Zagar told the NW Labor Press he was brought in because of workload issues - presumably Goldschmidt was tied up handling negotiations with custodians and cafeteria workers, and a full-time negotiator position had been vacant since spring.

Zagar is a one-time union representative for the Oregon Nurses Association who for the last 15 years has represented numerous Oregon school districts on employment issues. Only once, Zagar said, has he faced a teachers' strike - in Coos Bay in the in mid-1980s.

Under state law governing public employee collective bargaining, PAT and the district began mediation Jan. 7. Two more sessions were scheduled - Jan. 14 and 22. If there is no movement toward a deal, impasse could then be declared, and the two sides would make their final offers public after seven days, followed by a 30-day cooling off period, at the end of which, if there's still no agreement, teachers could strike or the district could implement its final offer. Both sides say this timetable can be extended if there's progress toward an agreement.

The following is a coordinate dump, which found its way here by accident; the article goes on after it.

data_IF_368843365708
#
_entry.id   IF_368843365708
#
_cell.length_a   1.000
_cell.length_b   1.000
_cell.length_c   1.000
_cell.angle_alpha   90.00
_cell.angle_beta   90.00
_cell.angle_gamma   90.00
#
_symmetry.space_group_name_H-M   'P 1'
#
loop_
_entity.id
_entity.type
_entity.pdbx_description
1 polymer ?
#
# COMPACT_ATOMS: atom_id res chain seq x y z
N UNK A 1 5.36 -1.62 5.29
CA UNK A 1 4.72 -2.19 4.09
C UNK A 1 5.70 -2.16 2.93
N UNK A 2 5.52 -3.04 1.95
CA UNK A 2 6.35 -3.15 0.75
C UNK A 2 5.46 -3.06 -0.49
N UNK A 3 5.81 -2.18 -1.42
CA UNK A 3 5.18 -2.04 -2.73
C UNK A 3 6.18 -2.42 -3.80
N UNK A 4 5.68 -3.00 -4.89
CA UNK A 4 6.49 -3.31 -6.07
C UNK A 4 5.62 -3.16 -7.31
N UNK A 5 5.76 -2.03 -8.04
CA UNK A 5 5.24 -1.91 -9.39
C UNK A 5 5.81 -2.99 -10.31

To show unity and support for the bargaining team, the union staged a candlelight vigil at dusk Jan. 14 (after this issue went to press). It's also calling on supporters to join teachers Monday, Jan. 27, at 5:45 p.m. for a rally at the district headquarters, 501 N. Dixon, just before the regularly-scheduled school board meeting.

January 17, 2003 issue